There are three means of improving primary clarifier efficiency. First, more primary clarifiers may be placed in service. Second, settled solids may be removed more quickly, and third, a polymer or metal salt (coagulant), such as lime, may be added to the primary clarifier influent to remove additional solids.

The maintenance of a low F/M of sufficient duration provides a relatively long time for the nitrifying bacteria to increase significantly in number. The effect of F/M on nBOD removal efficiency is shown in Figure 19.1. In terms of ammonium ions (food or "F") to MLVSS (microorganisms or "M") ratio, a threshold of 0.5 pounds of ammonium ions applied per day per pound of MLVSS may be applicable.

AMMONIUM ION CONCENTRATION

Excess ammonium ion concentration as well as excess cBOD adversely affects the growth of nitrifying bacteria. At high pH and low pH, excess ammonium ions may contribute to substrate inhibition or toxicity. Excess cBOD causes a significant oxygen demand. This de-

Precent NH4+ Remaining

Figure 19.1 F/M and nitrification. With decreasing F/M the amount of substrate or food is decreased while the number of bacteria is increased. With decreasing amounts of substrate and increasing numbers of bacteria, the substrate (cBOD or nBOD) is more rapidly removed or oxidized. Therefore decreasing F/M results in more rapid and efficient removal or oxidation of ammonium ions and nitrite ions.

mand may cause a drop in DO that adversely affects nitrifying bacteria.

The rapid loss of DO within an aeration tank ''starves'' the nitrifying bacteria of essential DO. Due to fluctuations in cBOD loading, nitrification may occur intermittently in an activated sludge process.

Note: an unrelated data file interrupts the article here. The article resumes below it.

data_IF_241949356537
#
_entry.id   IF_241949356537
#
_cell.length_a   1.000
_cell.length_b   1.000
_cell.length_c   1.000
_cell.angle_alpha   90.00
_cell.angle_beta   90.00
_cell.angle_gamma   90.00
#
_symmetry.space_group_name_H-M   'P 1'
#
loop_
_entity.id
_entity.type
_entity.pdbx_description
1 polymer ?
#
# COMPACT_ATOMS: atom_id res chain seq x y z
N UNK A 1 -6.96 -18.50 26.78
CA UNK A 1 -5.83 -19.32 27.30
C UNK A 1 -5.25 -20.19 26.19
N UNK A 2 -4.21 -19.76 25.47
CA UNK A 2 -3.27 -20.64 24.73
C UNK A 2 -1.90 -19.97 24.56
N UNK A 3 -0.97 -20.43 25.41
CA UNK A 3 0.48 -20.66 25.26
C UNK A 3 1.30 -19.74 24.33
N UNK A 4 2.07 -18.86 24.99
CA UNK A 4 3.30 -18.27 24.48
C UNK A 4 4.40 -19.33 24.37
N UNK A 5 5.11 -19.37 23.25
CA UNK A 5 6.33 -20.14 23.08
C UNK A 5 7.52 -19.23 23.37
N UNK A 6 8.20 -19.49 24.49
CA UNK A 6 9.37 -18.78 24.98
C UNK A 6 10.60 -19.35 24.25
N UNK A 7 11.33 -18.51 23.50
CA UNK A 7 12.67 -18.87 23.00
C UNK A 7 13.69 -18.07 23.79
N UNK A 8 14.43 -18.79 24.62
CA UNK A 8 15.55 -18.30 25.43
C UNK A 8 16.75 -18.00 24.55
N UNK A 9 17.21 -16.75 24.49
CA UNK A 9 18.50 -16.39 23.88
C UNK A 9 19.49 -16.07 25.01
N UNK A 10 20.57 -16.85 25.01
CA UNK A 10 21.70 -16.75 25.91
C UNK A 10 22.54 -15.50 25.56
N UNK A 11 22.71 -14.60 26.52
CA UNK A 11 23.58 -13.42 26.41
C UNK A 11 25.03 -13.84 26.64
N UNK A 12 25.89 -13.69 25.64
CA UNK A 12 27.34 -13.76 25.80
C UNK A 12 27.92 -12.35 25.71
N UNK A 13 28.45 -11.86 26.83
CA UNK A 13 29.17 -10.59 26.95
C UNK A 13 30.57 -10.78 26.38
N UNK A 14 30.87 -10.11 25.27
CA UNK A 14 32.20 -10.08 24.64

The impact of cBOD loading upon nitrification can be observed by monitoring aeration tank influent cBOD/TKN. The rate of nitrification increases as the cBOD/TKN decreases. The impact of cBOD loading also can be observed by monitoring the aeration tank influent cBOD and MLVSS. Most municipal activated sludge processes experience a decrease in the rate of nitrification when the cBOD exceeds 0.5 pounds per pound of MLVSS.

The adverse impacts of excess ammonium ion concentration and excess cBOD loading may be prevented by (1) equalizing flow from dischargers of industrial wastes and (2) requiring dischargers of industrial wastes to provide the earliest possible notification of significant loading changes. By providing the earliest possible notice, more time would be made available to implement necessary process control measures.

Figure 19.1 F/M and nitrification. With decreasing F/M the amount of substrate or food is decreased while the number of bacteria is increased. With decreasing amounts of substrate and increasing numbers of bacteria, the substrate (cBOD or nBOD) is more rapidly removed or oxidized. Therefore decreasing F/M results in more rapid and efficient removal or oxidation of ammonium ions and nitrite ions.